Allison M. Dennert (MSc Student)
I am a Master’s student being co-supervised by Drs. John Reynolds and Elizabeth Elle. My research examines the effects of Pacific salmon on estuarine wildflower meadows near salmon spawning habitat. Pacific salmon provide an immense amount of marine nitrogen to terrestrial ecosystems, which is contrary to the expected direction of nutrient flow in stream habitats. We would expect run-off from streams to transfer nutrients downstream from the land to the sea, but in salmon spawning habitat this effect is reversed annually when they return to spawn.
I am broadly interested in how this transfer of marine nutrients impacts wildflower fitness and pollination biology. Nutrients can impact pollen quality and availability, as well as other aspects of plant fitness and plant-pollinator interactions. Uncovering how flowers and their pollinators may benefit from salmon populations can help inform management strategies and shed light on how marine nutrient cycling can affect terrestrial species interactions.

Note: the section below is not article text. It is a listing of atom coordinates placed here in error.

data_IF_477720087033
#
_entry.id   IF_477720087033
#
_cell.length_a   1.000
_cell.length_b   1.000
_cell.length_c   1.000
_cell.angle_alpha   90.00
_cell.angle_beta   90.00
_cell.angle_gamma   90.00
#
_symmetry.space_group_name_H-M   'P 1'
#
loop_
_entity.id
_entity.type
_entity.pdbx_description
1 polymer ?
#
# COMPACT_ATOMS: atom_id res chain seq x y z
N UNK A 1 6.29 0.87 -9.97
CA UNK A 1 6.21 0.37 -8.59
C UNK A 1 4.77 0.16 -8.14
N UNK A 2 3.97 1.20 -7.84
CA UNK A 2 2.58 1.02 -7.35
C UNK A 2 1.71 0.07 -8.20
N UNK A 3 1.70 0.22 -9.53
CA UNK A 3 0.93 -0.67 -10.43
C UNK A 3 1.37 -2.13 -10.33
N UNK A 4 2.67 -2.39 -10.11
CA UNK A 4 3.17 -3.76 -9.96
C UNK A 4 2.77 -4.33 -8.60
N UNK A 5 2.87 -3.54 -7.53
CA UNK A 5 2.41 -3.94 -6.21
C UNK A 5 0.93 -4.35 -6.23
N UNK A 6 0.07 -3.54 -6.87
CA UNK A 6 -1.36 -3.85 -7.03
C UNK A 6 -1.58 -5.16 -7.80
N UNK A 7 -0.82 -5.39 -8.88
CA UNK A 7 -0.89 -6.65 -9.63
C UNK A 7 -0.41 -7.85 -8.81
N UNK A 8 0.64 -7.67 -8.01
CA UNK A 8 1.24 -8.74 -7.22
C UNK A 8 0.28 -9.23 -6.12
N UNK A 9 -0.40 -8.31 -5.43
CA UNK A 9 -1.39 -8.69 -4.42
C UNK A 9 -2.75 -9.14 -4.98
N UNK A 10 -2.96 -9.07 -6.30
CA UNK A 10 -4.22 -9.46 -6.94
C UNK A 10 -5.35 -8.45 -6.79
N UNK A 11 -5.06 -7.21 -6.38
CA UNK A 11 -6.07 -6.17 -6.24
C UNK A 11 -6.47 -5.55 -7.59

My research takes place on the central coast of British Columbia, in the territory of the Heiltsuk Nation.
A.M. Dennert, S.L. May-McNally, M.H. Bond, T.P. Quinn, and E.B. Taylor. 2016. Trophic biology and migratory patterns of sympatric Dolly Varden (Salvelinus malma) and Arctic char (Salvelinus alpinus). Canadian Journal of Zoology, 94: 529-539. pdf